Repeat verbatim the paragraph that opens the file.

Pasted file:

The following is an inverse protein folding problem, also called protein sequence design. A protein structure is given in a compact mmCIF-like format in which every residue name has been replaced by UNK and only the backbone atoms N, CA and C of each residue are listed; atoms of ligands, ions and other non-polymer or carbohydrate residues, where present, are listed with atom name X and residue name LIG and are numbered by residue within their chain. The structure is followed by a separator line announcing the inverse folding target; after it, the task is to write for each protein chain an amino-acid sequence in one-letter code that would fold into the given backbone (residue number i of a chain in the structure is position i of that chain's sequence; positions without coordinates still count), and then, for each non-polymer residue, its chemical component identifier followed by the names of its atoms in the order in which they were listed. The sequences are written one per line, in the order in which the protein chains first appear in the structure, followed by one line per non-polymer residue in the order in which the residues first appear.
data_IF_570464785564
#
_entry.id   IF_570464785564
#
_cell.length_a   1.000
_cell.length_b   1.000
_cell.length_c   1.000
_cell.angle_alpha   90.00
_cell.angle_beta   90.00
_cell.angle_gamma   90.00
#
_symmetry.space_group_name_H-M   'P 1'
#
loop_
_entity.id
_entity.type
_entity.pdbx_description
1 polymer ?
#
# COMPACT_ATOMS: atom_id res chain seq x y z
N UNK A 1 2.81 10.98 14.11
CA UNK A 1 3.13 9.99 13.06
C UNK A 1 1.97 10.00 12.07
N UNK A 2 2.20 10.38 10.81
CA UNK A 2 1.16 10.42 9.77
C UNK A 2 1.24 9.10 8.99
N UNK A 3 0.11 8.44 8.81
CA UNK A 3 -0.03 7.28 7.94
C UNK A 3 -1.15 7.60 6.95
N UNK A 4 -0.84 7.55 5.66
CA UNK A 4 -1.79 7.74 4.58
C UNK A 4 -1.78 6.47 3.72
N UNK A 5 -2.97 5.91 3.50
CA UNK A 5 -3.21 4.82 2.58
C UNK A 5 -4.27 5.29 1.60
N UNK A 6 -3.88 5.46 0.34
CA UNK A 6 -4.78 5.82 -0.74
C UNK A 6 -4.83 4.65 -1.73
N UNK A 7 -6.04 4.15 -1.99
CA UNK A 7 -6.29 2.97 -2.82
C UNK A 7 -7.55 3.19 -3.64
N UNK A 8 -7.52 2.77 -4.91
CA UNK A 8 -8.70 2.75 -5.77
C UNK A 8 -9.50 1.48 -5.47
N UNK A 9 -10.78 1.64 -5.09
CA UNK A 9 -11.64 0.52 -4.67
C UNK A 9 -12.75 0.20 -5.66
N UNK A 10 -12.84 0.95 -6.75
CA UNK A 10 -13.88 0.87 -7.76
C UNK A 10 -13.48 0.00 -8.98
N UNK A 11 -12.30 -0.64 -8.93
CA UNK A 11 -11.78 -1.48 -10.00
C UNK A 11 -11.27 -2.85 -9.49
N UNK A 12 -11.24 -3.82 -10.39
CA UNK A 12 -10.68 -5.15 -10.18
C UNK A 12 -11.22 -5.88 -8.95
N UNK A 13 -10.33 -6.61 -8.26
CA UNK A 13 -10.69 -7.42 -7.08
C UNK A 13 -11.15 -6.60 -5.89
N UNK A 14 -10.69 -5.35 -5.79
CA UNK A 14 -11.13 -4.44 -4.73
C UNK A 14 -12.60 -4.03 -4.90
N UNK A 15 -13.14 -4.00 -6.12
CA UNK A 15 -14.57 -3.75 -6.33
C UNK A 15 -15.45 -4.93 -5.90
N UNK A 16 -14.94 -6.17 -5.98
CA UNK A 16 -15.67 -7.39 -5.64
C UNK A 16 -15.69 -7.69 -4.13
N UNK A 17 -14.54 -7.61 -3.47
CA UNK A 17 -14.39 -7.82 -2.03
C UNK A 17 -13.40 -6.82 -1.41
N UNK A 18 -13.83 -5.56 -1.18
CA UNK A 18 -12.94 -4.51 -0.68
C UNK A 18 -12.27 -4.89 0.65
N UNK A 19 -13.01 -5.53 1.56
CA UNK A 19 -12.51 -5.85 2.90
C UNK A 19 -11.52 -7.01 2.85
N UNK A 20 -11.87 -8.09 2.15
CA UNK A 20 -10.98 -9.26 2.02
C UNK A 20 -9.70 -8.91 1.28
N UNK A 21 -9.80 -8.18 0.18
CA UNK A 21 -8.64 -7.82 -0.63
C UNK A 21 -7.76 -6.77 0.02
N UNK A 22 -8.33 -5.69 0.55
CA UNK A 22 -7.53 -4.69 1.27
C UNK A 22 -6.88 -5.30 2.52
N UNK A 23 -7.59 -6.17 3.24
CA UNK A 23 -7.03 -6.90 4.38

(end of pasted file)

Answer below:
The following is an inverse protein folding problem, also called protein sequence design. A protein structure is given in a compact mmCIF-like format in which every residue name has been replaced by UNK and only the backbone atoms N, CA and C of each residue are listed; atoms of ligands, ions and other non-polymer or carbohydrate residues, where present, are listed with atom name X and residue name LIG and are numbered by residue within their chain. The structure is followed by a separator line announcing the inverse folding target; after it, the task is to write for each protein chain an amino-acid sequence in one-letter code that would fold into the given backbone (residue number i of a chain in the structure is position i of that chain's sequence; positions without coordinates still count), and then, for each non-polymer residue, its chemical component identifier followed by the names of its atoms in the order in which they were listed. The sequences are written one per line, in the order in which the protein chains first appear in the structure, followed by one line per non-polymer residue in the order in which the residues first appear.